here you find our Travel Report for our last trips to Laos (November 2014 + re-edited parts on our trip in 2008).
For more information, check: http://grandescapades.net/travel-guide-to-laos/
We have also added a budget part: http://grandescapades.net/budget-guide-to-laos/
And a short selection of pictures: http://grandescapades.net/laos-a-selection-of-43-pictures/#more-3172
Do not hesitate if you have specific questions.
Itinerary And Time Of The Visit
Our two trips to Laos could not have been more different from each other. In June 2008, during our Round The World Trip, we spent one month in this charming country. We crossed the border from China on foot and started in Luang Nam Tha, where we trekked Luang Nam Tha National Park, then headed for popular Luang Prabang, Vang Vieng & Vientiane. Some of the lesser-known places we visited were Phonsavanh & the Plain of Jars, Kong Lo Cave, Pakse & the Bolaven Plateau and last but not least 4.000 Islands.
In November 2014, Gilles accompanied his father on his “Bucket List Trip” during 10 days in Laos, focusing more on well-trodden paths: Vientiane, Vang Vieng, Phonsavanh and finally Luang Prabang.
Why Travel To Laos?
What immediately amazed us (during both trips) was how green this country is and that we could travel for hours without passing a village. But above all, it was the genuine friendliness of the Lao and their attitude towards their visitors that we found captivating. None of that pushy & constant “buy from me” business that you often see in other countries throughout the world!
The younger backpackers keep spreading the myth that “Laos is what Thailand was 20 years ago”. We think this is certainly not true. Thailand’s many sights were even back then well-known destinations that attracted backpackers and package tourists alike. Whereas Laos has only three places with a fairly developed tourist infrastructure: Luang Prabang, Vang Vieng & now 4.000 Islands, apart from the capital Vientiane. Besides, comparing Laos to Thailand can be misleading. It is enchanting for other reasons. It is very rural and large parts are Off The Beaten Track. During the off-season, you can easily find yourself to be one among a handful of other visitors in such places.
If you stray from the backpacker circuit, traveling can sometimes be time consuming and uncomfortable, but full of lively and often funny experiences. Driving a scooters or motorbike is often the best way to reach an interesting destination. The main activities visitors enjoy in Laos are trekking through the many National Parks, home-stays in remote minority villages, various activities on rivers, a few archeological sites and its stunning Temples or Wats.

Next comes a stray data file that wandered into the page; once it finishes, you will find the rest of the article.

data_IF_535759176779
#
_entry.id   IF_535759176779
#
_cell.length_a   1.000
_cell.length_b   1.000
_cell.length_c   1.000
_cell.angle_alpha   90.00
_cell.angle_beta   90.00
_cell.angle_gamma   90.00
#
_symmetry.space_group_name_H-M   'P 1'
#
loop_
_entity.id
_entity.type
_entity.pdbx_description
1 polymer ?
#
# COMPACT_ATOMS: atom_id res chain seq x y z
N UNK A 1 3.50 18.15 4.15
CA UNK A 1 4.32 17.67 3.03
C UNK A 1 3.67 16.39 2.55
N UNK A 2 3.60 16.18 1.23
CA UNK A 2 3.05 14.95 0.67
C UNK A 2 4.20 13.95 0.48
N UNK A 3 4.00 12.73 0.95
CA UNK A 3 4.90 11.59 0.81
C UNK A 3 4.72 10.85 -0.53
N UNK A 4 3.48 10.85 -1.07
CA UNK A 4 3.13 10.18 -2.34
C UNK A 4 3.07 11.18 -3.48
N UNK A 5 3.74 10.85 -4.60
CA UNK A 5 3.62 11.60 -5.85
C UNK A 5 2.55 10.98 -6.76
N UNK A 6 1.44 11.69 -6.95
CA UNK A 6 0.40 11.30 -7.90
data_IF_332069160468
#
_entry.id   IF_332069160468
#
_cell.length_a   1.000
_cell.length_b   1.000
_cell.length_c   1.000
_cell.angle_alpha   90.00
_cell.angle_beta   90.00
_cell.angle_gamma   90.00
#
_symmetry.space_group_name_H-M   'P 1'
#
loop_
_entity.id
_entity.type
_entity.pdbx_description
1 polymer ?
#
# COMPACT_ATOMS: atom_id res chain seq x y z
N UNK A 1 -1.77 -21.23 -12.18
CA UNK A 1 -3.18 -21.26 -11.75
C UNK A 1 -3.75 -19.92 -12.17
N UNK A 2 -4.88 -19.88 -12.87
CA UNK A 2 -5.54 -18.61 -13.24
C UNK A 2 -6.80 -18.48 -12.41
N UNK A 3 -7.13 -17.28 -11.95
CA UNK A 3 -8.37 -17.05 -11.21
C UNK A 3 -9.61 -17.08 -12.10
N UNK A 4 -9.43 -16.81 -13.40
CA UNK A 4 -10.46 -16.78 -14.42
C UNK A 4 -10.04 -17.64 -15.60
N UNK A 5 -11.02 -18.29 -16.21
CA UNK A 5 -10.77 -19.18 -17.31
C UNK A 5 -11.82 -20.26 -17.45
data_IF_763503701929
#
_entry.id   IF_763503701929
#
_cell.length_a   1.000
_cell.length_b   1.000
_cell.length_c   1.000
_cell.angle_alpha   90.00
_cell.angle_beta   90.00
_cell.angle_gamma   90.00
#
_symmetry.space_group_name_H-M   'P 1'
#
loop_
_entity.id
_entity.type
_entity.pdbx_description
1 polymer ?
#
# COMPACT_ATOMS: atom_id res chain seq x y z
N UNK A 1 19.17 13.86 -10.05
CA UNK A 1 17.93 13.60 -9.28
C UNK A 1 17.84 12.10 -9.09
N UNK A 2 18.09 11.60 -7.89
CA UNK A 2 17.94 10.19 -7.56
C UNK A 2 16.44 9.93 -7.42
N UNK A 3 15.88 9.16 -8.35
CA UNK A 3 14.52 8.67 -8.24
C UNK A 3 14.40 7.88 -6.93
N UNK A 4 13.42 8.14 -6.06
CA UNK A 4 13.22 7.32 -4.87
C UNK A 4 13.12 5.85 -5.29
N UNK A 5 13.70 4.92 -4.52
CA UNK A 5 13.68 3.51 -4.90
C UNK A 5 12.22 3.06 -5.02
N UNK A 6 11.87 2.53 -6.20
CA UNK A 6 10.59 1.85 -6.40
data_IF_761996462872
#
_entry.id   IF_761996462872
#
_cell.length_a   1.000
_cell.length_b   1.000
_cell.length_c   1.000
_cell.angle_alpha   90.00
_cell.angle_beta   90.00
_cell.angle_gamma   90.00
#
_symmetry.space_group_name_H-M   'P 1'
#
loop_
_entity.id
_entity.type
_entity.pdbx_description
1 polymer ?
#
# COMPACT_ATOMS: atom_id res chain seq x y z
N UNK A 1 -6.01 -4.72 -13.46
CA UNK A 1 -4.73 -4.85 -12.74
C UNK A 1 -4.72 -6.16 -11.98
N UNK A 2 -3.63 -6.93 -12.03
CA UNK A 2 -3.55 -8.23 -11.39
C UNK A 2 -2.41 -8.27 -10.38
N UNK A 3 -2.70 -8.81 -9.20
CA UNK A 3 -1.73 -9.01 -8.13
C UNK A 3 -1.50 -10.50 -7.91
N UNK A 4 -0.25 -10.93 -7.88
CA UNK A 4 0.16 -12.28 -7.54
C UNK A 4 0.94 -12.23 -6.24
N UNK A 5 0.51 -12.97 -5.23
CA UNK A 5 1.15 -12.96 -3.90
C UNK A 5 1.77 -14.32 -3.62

Challenges Organizing The Trip - What Would We Have Wished To Know?
Organizing a trip to Laos is quite easy and straightforward. It is actually a fairly easy country to travel. You should keep in mind a few aspects though:
• Take cash! - Euro or USD will get you by far the best exchange rate. If you rely on withdrawing cash from ATMs, keep in mind that you will be fairly limited in each withdrawal - generally less than 200 USD. This might be expensive if you have fix fees on your card, as it is more often than not the case.
• Travel is slow to very slow in Laos - Roads are mostly not in good condition and in the north very windy. So travel time is significant, and trips can be tiring. Plan your itinerary accordingly, and time to rest from the time on the road...
Highlights Of The Trip
o We truly enjoyed exploring the Plain of Jars, and were stunned to hear that the three sites that are mainly visited are only a small part of a large archeological complex. Of the more than 100 sites 77 are actually accessible for visitors with almost 2.000 Jars thrown into the landscape.
o To us, the real highlight was the time spent at the MAG (Mines Advisory Group) office watching the videos and displays. To learn the horrid details about the “Secret War” was overwhelming. Apart from that we drove through villages and even got to see some of the “war scrap architecture”.
o Last but not least, during the trip to Phonsavanh in November 2014, we were lucky enough to be there for the Hmong Festival. We did not even know about it. A fantastic surprise!
• Wat Phu Champasak
This temple is truly amazing, but we especially enjoyed traveling there, crossing the Mekong on a small raft and the location up on the hill with a great view.
Laos’ very relaxed capital city has a lot to offer and several days are the minimum to enjoy the chilled atmosphere!
• Driving around on a scooter…
… No matter if it was in Luang Nam Tha, Phonsavanh or the region of Pakse, those trips were all a highlight!
• Believe it or not… We truly enjoyed Vang Vieng!
Vang Vieng changed a LOT! During our first trip in 2008, we found it bizarre to observe those young “Adventurers” to Southeast Asia spending their days watching re-runs of Friends on TV or getting drunk while tubing down the river. In the evening, they crowded the Internet cafés bragging about their daily escapades. Nevertheless, even then it was very easy to avoid the party crowd and noise by staying far away from the tiny island.
In 2012, the government started clearing Vang Vieng from the party / booze / drug scene and now is developing the city towards outdoor activities. And there is a lot to do around Vang Vieng: the landscape of karst formations is simply breathtaking and offers various activities, like tubing down the calm river (we loved it!), kayaking, horseback riding, trekking, caving…
How To Go Off The Beaten Track?
Check our website for more information
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Travel Report for Laos - Asia’s Most Relaxed Destination